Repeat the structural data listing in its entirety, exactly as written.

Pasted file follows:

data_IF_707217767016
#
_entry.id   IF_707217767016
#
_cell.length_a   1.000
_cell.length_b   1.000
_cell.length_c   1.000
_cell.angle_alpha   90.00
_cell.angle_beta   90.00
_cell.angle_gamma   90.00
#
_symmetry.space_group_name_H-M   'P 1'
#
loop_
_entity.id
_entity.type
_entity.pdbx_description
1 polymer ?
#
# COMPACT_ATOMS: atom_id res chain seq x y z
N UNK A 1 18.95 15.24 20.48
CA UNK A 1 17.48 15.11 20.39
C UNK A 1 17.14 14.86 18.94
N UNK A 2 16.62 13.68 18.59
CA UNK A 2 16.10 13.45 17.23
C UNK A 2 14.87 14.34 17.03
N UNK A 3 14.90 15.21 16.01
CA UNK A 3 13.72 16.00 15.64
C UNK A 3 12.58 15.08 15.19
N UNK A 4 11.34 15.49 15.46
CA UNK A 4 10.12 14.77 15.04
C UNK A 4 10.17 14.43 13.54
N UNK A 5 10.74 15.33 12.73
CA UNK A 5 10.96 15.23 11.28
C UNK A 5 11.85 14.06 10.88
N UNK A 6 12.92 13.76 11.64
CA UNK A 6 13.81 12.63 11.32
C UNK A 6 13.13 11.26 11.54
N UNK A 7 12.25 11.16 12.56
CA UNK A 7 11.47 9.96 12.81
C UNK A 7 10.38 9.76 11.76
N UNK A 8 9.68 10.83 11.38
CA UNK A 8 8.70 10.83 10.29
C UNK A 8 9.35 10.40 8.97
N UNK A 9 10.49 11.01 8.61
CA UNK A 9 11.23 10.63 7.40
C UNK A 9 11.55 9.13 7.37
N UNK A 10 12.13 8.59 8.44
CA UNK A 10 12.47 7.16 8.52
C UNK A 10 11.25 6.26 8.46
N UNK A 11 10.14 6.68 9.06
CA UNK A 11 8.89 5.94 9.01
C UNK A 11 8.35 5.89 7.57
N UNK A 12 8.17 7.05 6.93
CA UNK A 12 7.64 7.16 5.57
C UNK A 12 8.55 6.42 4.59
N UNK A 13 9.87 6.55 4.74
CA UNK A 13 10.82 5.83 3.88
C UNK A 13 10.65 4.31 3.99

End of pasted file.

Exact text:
data_IF_707217767016
#
_entry.id   IF_707217767016
#
_cell.length_a   1.000
_cell.length_b   1.000
_cell.length_c   1.000
_cell.angle_alpha   90.00
_cell.angle_beta   90.00
_cell.angle_gamma   90.00
#
_symmetry.space_group_name_H-M   'P 1'
#
loop_
_entity.id
_entity.type
_entity.pdbx_description
1 polymer ?
#
# COMPACT_ATOMS: atom_id res chain seq x y z
N UNK A 1 18.95 15.24 20.48
CA UNK A 1 17.48 15.11 20.39
C UNK A 1 17.14 14.86 18.94
N UNK A 2 16.62 13.68 18.59
CA UNK A 2 16.10 13.45 17.23
C UNK A 2 14.87 14.34 17.03
N UNK A 3 14.90 15.21 16.01
CA UNK A 3 13.72 16.00 15.64
C UNK A 3 12.58 15.08 15.19
N UNK A 4 11.34 15.49 15.46
CA UNK A 4 10.12 14.77 15.04
C UNK A 4 10.17 14.43 13.54
N UNK A 5 10.74 15.33 12.73
CA UNK A 5 10.96 15.23 11.28
C UNK A 5 11.85 14.06 10.88
N UNK A 6 12.92 13.76 11.64
CA UNK A 6 13.81 12.63 11.32
C UNK A 6 13.13 11.26 11.54
N UNK A 7 12.25 11.16 12.56
CA UNK A 7 11.47 9.96 12.81
C UNK A 7 10.38 9.76 11.76
N UNK A 8 9.68 10.83 11.38
CA UNK A 8 8.70 10.83 10.29
C UNK A 8 9.35 10.40 8.97
N UNK A 9 10.49 11.01 8.61
CA UNK A 9 11.23 10.63 7.40
C UNK A 9 11.55 9.13 7.37
N UNK A 10 12.13 8.59 8.44
CA UNK A 10 12.47 7.16 8.52
C UNK A 10 11.25 6.26 8.46
N UNK A 11 10.14 6.68 9.06
CA UNK A 11 8.89 5.94 9.01
C UNK A 11 8.35 5.89 7.57
N UNK A 12 8.17 7.05 6.93
CA UNK A 12 7.64 7.16 5.57
C UNK A 12 8.55 6.42 4.59
N UNK A 13 9.87 6.55 4.74
CA UNK A 13 10.82 5.83 3.88
C UNK A 13 10.65 4.31 3.99